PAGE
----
Conservatives aren’t the only ones failing to live up to their professed political ideals. Ann Friedman at the American Prospect offers a searing analysis of the mainstream-liberal notion that identity politics are harmful to progressive politics in general and the Democratic Party in specific. Ann asks,
Are there two political forces more vilified than interest groups and identity politics? No matter what your ideology or political party, if you want to prove that you are truly committed to the betterment of our nation, you are almost required to speak out against these pernicious influences. Organizing with other people who share your particular identity and interests? That’s selfish. Practically anti-democratic. And, many have argued in this magazine and in other progressive venues over the past 20 years, it’s harmful to liberalism.
The piece is part of TAP’s 20th anniversary issue, and she goes on to lay out the ways in which the left’s intellectual elite have vilified identity politics. She points out that, contrary to the now-conventional wisdom, identity and interest groups have fueled some of the left’s most last reforms. She takes on the misguided notion that people who come to politics through identity are selfish; by definition, they’re actually motivated by a collective good. But most compellingly to me, she points out Democrats’ hypocrisy on the subject:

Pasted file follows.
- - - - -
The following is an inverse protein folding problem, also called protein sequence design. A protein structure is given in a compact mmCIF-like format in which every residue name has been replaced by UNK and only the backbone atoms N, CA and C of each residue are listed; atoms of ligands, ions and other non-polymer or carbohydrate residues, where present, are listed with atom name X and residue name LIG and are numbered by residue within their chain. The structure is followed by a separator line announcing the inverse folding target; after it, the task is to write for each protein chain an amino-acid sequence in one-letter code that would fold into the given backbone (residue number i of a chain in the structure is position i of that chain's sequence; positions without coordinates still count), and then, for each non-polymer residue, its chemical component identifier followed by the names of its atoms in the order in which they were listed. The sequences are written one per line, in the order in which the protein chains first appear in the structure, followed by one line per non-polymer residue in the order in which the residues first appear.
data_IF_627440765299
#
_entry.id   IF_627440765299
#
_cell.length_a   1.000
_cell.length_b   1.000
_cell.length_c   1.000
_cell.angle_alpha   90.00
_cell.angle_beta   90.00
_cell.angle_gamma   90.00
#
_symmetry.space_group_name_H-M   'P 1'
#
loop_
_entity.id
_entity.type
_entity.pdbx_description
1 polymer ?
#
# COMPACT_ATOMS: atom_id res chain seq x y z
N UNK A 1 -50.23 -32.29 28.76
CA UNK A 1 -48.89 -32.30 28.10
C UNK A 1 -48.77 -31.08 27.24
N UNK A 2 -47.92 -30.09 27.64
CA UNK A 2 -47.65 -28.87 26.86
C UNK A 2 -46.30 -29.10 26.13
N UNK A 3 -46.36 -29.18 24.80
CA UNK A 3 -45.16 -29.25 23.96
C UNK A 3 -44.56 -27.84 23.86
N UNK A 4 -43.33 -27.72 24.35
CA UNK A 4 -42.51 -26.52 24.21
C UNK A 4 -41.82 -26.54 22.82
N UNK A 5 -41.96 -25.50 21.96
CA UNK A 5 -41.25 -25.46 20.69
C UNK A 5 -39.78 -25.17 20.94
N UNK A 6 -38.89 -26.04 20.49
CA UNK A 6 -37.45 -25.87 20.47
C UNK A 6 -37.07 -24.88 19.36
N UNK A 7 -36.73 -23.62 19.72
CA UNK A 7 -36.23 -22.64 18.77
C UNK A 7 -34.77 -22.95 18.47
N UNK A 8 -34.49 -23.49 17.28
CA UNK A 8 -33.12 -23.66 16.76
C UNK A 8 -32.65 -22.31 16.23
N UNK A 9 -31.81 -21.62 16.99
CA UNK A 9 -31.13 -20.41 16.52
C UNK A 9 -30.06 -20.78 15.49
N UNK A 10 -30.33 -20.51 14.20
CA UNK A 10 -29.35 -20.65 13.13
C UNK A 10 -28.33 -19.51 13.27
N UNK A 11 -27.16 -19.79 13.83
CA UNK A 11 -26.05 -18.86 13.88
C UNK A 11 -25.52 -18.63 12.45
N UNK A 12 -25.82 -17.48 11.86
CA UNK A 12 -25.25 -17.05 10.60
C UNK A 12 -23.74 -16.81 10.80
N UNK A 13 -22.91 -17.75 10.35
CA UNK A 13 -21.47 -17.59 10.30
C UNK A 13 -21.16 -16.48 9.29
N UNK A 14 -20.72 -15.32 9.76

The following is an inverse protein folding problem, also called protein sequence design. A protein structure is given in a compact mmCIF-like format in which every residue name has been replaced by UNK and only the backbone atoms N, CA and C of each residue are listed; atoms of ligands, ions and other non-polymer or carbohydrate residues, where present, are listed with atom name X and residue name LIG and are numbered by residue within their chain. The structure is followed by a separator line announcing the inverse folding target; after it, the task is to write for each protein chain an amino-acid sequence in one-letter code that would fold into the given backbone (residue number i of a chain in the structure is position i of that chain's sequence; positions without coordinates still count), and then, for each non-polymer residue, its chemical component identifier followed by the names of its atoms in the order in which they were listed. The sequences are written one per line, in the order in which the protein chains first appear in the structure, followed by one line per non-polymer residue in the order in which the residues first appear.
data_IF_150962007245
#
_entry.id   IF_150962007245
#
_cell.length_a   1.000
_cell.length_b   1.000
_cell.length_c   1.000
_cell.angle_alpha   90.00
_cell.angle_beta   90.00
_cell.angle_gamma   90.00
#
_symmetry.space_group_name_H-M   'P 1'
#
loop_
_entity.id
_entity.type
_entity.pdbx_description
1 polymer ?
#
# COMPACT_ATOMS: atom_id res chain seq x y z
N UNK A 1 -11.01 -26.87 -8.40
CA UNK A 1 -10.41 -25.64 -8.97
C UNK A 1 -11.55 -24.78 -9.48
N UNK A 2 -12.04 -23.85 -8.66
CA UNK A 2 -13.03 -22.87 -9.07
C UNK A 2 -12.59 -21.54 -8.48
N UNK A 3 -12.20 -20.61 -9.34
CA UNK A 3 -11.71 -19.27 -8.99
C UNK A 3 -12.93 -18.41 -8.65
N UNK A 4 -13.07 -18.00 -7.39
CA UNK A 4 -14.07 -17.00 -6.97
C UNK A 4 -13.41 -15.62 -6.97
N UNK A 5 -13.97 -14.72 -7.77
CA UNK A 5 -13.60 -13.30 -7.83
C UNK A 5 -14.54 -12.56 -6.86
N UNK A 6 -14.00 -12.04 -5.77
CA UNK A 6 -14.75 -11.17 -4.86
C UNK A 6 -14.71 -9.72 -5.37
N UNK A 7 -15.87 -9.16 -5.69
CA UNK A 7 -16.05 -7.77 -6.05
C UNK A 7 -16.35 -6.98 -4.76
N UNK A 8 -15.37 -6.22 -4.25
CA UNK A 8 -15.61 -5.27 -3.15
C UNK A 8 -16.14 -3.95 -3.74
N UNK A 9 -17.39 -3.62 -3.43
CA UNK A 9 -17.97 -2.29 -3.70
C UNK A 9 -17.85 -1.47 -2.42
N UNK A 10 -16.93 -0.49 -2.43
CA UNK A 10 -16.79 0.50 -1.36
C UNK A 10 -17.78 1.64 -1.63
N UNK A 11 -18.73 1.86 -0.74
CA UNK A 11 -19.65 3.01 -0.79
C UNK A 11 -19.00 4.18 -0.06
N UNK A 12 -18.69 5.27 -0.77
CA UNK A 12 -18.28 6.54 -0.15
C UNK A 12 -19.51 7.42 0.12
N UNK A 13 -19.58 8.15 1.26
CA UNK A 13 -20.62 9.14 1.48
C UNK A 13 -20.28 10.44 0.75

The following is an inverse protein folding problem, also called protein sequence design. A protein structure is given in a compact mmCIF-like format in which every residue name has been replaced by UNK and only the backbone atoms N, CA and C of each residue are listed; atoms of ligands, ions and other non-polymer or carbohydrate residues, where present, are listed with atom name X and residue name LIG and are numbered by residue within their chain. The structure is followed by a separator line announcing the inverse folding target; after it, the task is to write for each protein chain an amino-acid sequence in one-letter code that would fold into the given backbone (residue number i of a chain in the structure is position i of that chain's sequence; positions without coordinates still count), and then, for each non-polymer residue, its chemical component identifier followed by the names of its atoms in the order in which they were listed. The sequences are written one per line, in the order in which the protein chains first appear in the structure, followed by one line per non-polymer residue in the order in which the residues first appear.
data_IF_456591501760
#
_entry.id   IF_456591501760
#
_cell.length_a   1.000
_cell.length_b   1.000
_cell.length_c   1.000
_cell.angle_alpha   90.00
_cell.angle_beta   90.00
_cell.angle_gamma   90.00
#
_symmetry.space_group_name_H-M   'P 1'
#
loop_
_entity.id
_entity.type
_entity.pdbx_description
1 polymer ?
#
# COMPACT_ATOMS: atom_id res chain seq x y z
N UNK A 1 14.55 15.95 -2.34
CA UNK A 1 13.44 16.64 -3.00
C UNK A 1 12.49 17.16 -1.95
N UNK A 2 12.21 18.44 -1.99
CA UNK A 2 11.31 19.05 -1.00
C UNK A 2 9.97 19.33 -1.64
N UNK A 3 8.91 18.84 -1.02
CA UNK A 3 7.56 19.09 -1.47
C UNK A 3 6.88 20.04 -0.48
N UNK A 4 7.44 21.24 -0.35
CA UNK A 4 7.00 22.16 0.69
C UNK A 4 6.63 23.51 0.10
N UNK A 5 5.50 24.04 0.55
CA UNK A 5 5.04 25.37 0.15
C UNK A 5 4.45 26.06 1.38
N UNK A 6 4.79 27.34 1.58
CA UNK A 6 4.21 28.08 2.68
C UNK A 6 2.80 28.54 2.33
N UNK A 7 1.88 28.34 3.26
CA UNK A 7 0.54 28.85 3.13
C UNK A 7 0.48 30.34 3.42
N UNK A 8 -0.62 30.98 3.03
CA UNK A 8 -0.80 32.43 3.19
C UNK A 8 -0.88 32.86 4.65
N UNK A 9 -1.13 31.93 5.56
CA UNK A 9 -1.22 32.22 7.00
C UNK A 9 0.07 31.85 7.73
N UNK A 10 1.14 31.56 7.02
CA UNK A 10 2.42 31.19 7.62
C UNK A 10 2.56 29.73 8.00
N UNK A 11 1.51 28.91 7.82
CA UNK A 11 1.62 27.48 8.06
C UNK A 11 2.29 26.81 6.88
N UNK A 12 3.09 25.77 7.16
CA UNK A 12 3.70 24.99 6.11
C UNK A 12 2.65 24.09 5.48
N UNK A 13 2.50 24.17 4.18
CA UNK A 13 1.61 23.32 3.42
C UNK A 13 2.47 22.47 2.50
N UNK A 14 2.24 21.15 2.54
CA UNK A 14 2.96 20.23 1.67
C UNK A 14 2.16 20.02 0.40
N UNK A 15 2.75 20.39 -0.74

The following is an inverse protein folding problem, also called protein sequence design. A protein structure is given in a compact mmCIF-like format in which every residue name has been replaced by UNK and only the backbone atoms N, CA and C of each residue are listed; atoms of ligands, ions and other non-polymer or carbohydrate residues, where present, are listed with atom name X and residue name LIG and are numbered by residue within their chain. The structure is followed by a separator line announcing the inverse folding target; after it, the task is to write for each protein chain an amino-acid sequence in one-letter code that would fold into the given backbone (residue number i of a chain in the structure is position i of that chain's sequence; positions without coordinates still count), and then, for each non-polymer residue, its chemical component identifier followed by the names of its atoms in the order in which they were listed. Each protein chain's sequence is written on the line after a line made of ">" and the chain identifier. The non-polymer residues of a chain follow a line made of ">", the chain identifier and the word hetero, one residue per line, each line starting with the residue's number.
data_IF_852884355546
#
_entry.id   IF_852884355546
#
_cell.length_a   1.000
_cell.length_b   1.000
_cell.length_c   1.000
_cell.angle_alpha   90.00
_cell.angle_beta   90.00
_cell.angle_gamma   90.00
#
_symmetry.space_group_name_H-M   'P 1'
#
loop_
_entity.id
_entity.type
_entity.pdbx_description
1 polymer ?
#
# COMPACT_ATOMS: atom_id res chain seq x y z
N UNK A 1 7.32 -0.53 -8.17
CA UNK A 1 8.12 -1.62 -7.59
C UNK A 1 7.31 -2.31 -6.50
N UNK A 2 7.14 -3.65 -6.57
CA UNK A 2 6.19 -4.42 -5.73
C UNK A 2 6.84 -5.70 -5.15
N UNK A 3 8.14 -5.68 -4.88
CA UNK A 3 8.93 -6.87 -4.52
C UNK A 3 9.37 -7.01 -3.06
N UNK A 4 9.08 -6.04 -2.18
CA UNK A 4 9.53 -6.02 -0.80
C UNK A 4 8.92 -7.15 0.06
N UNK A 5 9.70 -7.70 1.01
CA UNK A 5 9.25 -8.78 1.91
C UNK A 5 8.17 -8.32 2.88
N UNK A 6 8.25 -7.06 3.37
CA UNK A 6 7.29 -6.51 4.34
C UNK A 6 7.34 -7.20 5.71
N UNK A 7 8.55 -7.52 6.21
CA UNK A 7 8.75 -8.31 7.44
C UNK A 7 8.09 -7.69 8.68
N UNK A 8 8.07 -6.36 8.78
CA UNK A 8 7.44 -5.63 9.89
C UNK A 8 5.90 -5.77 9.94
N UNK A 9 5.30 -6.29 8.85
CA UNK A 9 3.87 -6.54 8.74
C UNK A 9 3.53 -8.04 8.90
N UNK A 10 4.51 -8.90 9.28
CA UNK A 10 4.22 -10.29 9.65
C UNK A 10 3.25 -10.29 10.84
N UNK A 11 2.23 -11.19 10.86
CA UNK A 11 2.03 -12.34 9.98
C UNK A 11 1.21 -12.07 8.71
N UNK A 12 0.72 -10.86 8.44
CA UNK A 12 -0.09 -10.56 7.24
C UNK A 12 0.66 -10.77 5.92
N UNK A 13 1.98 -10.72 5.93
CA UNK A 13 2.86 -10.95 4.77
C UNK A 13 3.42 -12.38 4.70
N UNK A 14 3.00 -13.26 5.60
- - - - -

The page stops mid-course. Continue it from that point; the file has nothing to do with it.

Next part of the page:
Progressives love identity in the voting booth — it’s how we knew our long-awaited majority was going to emerge. But when it comes time to govern, these constituencies quickly transform from the very lifeblood of progressivism into a perceived burden. You would think that, because minorities and women are the keys to progressives’ demographic success at the polls, their particular concerns would be of utmost importance to leaders and lawmakers. Instead, “identity groups” agitating for equality and their place at the table have often been told to sit tight and trust movement leaders to do what’s best for everyone. We might all agree that gay couples deserve marriage rights, and women must have access to reproductive health care, but when it comes to devising a political strategy and policy agenda, these are inevitably the issues that slide quietly to the back burner. It is painfully clear that in reality we do not all take on the same level of responsibility for securing the rights in which we claim to believe.